By Tony Woodard
Apr 29, 2017

Characteristics of Good Eagle Service Projects

Eagle Projects are a hobby of mine.  I have been studying them for over 20 years.  I have friends from around the country and around the world that send me stories of Eagle projects that they feel are genuinely outstanding. Several years ago, I started asking myself “What do all of these awesome projects have in common?”  As I looked at them, I realized that there was a pattern.  Each of these projects had 6 things in common.

  1. Personal Investment
    All great Eagle projects stem from self-genesis.  They are based on something that the Scout genuinely believes in and had thought of himself.  Curiously, when the Scout is personally invested, not only will the project be exceptional, but it will be easier for the Scout to execute, and he will do a better job.  We have all heard “If you are doing something you love, you will never work a day in your life.”  This very much applies here.
  1. Significant Impact
    Great Eagle Projects seek to make a real difference.  They are of significant size and scope to truly change things.  Many Scouts limit themselves to a minimum effort.  This is a huge mistake.  Scouts that let the project be the project and allow it to become what it truly needs to be in order to give the beneficiary what the beneficiary needs, truly embrace this characteristic and reap huge rewards of growth through hard work in doing so.
  1. Maximum Benefit
    When signing his name to the proposal approval page of his workbook, the Scout is, effectively, signing a contract to execute his project to the Maximum Benefit of the beneficiary.  He is agreeing to go the extra mile.  He is signing up to put forth more effort than may initially be expected and to constantly look for ways to make his project better for the beneficiary.  In doing this, the Scout expands himself and pushes himself to expand his thoughtfulness and creativity.
  1. Patience and Planning
    The Eagle Project is a Refiner’s Fire and should be treated as such.  It should not be rushed.  It should be thoughtfully planned, developed, and executed.  Racing through deprives the Scout of an opportunity to take the time to think about what he is doing.  Slowing down to enjoy the process allows the Scout to recognize, not only the impact that he is making, but also allows him to think about new and creative ways of execution.  Many times, the Scout may actually spend more time planning his project than actually carrying it out.  The important thing is to be able to move forward with surety and determination.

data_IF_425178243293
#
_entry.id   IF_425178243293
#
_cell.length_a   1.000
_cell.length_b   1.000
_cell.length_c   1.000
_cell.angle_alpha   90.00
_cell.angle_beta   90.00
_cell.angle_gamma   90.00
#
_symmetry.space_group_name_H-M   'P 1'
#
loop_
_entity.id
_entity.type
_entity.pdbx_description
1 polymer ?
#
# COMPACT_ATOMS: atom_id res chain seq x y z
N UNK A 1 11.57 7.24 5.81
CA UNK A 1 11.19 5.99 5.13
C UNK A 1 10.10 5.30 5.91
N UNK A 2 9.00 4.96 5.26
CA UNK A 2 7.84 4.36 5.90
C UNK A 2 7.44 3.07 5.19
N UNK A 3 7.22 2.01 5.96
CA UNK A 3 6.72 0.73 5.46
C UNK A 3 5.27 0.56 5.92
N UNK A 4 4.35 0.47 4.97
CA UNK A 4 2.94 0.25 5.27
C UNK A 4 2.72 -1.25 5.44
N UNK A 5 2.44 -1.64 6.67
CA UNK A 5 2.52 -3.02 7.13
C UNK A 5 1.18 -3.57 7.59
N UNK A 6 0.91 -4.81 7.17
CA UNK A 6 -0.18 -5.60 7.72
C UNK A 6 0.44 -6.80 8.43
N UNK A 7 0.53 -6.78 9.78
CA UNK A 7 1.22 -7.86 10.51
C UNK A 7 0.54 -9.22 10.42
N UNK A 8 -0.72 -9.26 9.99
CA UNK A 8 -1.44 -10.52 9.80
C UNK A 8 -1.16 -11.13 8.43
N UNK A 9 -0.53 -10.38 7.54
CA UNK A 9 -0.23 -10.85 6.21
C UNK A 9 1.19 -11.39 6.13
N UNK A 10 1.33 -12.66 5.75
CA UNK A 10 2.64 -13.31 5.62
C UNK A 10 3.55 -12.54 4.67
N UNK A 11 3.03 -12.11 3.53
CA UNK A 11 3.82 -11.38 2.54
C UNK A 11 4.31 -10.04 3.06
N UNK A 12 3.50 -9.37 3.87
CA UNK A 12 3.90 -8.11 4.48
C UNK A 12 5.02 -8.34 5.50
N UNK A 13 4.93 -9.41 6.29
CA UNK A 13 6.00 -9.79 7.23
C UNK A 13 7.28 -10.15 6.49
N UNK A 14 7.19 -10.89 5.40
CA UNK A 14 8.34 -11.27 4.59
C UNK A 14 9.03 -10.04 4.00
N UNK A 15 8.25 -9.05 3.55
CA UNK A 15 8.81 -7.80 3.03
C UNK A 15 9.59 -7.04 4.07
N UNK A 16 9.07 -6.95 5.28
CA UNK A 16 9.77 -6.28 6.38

1. Individuality
    A Scout’s Eagle Project should be a direct reflection of himself.  Every Scout is unique, every Eagle Project should be as unique as the Scout.  He should endeavor to seek ways of making his project stand out from others that may desire to do something similar.  The more of himself that the Scout puts into the project, the more the project will shine.  The more he puts into it, the more he will grow to know himself and gain that self confidence that is so necessary in his future life.
  1. Leadership
    Scouts that truly embrace the ideals of leadership and look beyond merely being a director and instructor will truly grow the most from their project.  They should have learned about leadership in their earlier ranks.  This is their time to shine and demonstrate what they have learned and build on that expertise.  They should truly own the project.  Conveying their vision of the project, as they see it, to others and helping others see the project as they do is a skill that will serve Scouts well in their future as leaders. 

It is critical to understand that the Eagle Project should not be viewed a “just another check box to complete.”  It should be viewed as the opportunity for a leader of tomorrow to show the world that he is ready to take his place and is mature enough to undertake something this significant, have issues, and overcome them.  It is an opportunity for a young man to show the world that he is awesome.

I am not necessarily saying that every Scout needs to have all of these present and magnified in their project in order to have what can be considered a successful project.  What I can say with the utmost confidence is that Scouts that embrace their project and put forth the effort to learn about themselves and focus on the opportunity to grow within their project will be more successful with their project and will produce a project that is seen by others as exceptional.

Be sure to read: How to Get an Eagle Service Project Approved by this author.

Author: Tony Woodard | Utah National Parks Council Advancement Committee. He has served on Eagle Project Approval Committees in several different Councils across the country


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